BOSTON/NEW YORK – A powerful blizzard struck Boston and surrounding New England on Tuesday, leaving 4.5 million people grappling with as much as 3 feet (1 meter) of snow and coastal flooding but sparing New York City residents, who had braced for a significant blast.
Snow was forecast to keep falling into early Wednesday in eastern New England, possibly setting a record in Boston. At Logan International Airport, 23.3 inches (59.2 cm) of snow was on the ground Tuesday evening, swept higher in parts by strong winds.
“There are drifts now of 4, 5 and 6 feet in some places,” Massachusetts Gov. Charlie Baker said. “This is clearly a very big storm for most of Massachusetts.”
A statewide travel ban was to be lifted at midnight, but residents were urged to stay off the roads if possible.
Boston trains, buses and subways were to resume normal service on Wednesday, but delays were predicted for the morning commute.
The resort island of Nantucket was particularly hard-hit by power outages, and most homes and businesses had no electricity. Icy flooding closed the island’s downtown waterfront, white-out conditions forced some roads to be shut down, and ferry and plane services were cancelled.
Storm-driven coastal flooding added to the state’s woes as low-lying towns south of Boston grappled with rising water.
High tides breached a seawall in Marshfield, about 30 miles (50 km) south of Boston, damaging 11 homes, several of which were later condemned, police said. Police urged residents to evacuate.
Writer Denise Gorham, 57, watched a heavy wooden shed filled with window air conditioners float away on waters that surrounded her house after the breach. “It’s been horrible. I’ve been here 12 years, and we’ve weathered every single storm. It was just like the ocean was on the street itself,” said Gorham, who was trying to keep warm over her fireplace after the power went out.
Farther south, New York, New Jersey and Connecticut escaped the worst of the storm despite dire predictions by meteorologists and officials.
Travel bans in those states were lifted, and New York City’s subway system was restarted after being closed for 10 hours.
“It wasn’t nearly as bad as predicted, but with the wind and snow hitting your face, it’s still no picnic,” said Mike Spigarolo, 56, as he cleared his property with a snowblower in Milford, Connecticut.
The heaviest snowfall was recorded outside Boston, with 36 inches (91.4 cm) in Lunenburg, Massachusetts, and 35 inches (88.9 cm) reported in Auburn, according to the National Weather Service.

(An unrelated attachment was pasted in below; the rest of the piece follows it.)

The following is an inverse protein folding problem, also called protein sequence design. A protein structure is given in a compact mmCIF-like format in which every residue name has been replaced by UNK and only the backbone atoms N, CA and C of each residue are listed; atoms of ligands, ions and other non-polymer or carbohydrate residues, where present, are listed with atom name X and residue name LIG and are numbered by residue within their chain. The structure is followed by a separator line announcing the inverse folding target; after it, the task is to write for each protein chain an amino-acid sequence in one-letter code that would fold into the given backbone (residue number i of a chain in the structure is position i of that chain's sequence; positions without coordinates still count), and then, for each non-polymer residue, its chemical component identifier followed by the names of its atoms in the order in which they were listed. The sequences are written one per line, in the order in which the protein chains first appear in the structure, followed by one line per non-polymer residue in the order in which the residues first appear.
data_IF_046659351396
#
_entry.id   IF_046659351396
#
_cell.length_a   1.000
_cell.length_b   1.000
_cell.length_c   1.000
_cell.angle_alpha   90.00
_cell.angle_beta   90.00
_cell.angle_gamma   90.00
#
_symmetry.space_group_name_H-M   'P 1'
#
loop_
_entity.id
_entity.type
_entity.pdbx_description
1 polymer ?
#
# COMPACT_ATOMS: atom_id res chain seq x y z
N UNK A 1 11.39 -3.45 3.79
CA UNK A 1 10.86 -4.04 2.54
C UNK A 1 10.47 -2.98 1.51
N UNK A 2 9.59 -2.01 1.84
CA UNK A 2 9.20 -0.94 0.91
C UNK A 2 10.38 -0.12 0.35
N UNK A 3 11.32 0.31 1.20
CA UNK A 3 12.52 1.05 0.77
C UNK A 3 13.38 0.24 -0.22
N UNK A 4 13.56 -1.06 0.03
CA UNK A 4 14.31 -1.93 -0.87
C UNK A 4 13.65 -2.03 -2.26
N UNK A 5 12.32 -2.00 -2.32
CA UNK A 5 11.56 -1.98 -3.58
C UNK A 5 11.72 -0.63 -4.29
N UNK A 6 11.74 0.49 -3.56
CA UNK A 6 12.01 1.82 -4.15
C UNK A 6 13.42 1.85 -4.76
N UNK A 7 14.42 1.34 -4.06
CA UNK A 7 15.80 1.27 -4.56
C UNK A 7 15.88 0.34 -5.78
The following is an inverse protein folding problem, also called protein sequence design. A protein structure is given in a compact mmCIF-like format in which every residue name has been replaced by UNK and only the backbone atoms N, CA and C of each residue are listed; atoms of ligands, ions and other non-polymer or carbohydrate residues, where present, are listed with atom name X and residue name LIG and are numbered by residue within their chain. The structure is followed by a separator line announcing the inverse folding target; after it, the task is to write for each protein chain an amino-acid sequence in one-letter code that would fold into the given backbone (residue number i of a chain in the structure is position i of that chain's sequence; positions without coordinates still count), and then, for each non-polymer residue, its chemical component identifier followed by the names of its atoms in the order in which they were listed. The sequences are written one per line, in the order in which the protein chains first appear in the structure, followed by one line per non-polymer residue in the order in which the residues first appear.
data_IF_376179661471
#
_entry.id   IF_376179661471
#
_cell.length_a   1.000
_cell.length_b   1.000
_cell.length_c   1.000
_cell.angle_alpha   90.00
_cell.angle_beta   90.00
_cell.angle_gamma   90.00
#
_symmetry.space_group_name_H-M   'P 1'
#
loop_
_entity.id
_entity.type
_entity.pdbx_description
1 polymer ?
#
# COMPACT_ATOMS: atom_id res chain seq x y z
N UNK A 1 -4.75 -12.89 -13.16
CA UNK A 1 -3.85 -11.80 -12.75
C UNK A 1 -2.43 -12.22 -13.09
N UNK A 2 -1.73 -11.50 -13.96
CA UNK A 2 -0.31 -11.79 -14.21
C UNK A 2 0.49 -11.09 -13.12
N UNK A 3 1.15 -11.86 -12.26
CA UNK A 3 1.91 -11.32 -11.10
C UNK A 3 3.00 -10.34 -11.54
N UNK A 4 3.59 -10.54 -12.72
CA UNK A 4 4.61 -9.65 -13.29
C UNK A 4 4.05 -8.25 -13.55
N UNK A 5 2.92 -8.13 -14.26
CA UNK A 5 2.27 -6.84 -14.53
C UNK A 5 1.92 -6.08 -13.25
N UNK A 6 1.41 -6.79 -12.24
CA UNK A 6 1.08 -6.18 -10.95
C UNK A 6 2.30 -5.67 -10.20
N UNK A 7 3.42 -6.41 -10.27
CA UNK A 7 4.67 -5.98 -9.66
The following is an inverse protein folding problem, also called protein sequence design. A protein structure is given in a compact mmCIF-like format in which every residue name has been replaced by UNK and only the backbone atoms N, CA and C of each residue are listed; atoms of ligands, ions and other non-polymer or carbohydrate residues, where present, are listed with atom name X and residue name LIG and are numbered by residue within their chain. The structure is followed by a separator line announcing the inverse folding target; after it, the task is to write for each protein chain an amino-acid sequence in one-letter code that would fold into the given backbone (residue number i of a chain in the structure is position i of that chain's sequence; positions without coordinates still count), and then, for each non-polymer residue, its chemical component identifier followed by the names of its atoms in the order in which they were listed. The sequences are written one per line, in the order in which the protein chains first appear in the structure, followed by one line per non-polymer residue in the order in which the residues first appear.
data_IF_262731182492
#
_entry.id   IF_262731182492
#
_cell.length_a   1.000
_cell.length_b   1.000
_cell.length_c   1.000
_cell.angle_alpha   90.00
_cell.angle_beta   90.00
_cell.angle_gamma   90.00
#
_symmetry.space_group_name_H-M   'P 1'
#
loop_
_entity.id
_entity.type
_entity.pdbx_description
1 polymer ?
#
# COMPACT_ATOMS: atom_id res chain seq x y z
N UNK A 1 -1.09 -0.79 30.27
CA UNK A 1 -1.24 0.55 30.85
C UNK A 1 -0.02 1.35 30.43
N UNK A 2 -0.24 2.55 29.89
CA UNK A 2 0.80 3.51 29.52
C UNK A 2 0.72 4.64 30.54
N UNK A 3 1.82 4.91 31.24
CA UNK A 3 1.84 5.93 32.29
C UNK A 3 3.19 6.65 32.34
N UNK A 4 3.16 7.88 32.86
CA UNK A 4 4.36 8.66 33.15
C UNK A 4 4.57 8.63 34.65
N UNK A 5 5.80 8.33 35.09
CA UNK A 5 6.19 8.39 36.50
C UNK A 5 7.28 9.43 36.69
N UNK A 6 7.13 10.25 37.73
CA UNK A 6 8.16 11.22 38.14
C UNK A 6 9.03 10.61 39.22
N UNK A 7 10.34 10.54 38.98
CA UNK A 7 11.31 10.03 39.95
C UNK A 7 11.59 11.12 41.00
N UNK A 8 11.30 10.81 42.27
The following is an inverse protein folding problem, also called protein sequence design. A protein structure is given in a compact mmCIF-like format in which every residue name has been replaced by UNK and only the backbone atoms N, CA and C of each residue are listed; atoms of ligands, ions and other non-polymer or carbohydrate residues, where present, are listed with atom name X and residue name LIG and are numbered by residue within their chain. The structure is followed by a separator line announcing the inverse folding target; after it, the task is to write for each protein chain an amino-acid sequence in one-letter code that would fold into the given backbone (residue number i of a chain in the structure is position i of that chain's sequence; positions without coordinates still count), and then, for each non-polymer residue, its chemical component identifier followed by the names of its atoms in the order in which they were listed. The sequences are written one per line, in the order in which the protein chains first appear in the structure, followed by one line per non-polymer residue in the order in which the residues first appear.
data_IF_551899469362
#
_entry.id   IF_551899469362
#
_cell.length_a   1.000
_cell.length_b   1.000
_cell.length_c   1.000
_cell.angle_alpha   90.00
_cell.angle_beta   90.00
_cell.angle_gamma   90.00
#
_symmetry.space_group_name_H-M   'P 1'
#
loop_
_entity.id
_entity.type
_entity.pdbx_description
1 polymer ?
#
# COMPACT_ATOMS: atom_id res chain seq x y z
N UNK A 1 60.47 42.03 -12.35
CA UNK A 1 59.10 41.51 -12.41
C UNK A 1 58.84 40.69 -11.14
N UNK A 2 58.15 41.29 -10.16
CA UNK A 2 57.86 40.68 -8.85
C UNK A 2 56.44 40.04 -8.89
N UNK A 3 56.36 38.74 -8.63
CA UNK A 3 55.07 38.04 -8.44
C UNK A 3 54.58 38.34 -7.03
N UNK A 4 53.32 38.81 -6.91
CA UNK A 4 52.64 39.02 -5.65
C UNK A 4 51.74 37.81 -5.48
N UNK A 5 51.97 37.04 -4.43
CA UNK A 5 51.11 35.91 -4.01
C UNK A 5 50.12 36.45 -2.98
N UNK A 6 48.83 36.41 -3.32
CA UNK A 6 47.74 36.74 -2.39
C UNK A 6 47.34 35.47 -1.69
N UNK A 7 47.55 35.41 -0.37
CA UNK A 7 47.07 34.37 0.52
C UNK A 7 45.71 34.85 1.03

Boston’s record snowfall of 27.5 inches (69.85 cm) was set in February 2003.
Some 45,900 customers across the region were without power, according to local utilities, with the bulk of the outages on Massachusetts’ Cape Cod and outlying islands.
The severe weather claimed the lives of at least two people. Police in Trumbull, Connecticut said an 80-year-old man collapsed while shoveling snow and died on Tuesday at a hospital.
Police said a teenager died late on Monday when he crashed into a lamppost as he was snow-tubing in the New York City suburb of Suffolk County, on the east end of Long Island, which saw more than 2 feet of snow in places.
New Yorkers were divided on whether Gov. Andrew Cuomo and New York City Mayor Bill de Blasio had over-reacted ahead of the storm. Cuomo had ordered a total travel ban on all roads in the southern part of the state, and the subway system was closed due to snow for the first time in history.
Chris Jones, a clerk at Whole Foods in Manhattan, said he watched in amazement as customers stocked up on hundreds of dollars’ worth of food after the mayor warned of major snow accumulation. “He overly exaggerated,” the 22-year-old said. “Everyone said it would be dozens of inches of snow, and as you can see, there’s nothing like that. All of that craze for nothing.”
Others were more forgiving.
“They went by what they knew. It’s better to be safe than to underestimate it and people get stuck or hurt,” said Brent Bounds, 46, a New York City psychologist sledding with his two young sons.
Cuomo defended the decisions, saying he favored “a lean toward safety.”
“I have seen the consequences the other way,” he said. “I would rather be in a situation where we say, ‘We got lucky.’ “
A blizzard warning was cancelled on Tuesday evening for much of Massachusetts but remained in effect for parts of Maine.
“Roads will remain snow-covered and slippery. . . . Gusty winds will continue,” the National Weather Service said on its website. “This is a serious life-threatening storm!”
More than 4,700 U.S. flights were canceled on Tuesday, according to FlightAware.com, with more than 80 percent of scheduled flights at airports in New York, Philadelphia and Boston affected.
The New York Stock Exchange opened as usual. Nasdaq OMX Group and BATS Global Markets had normal operating hours on Tuesday.
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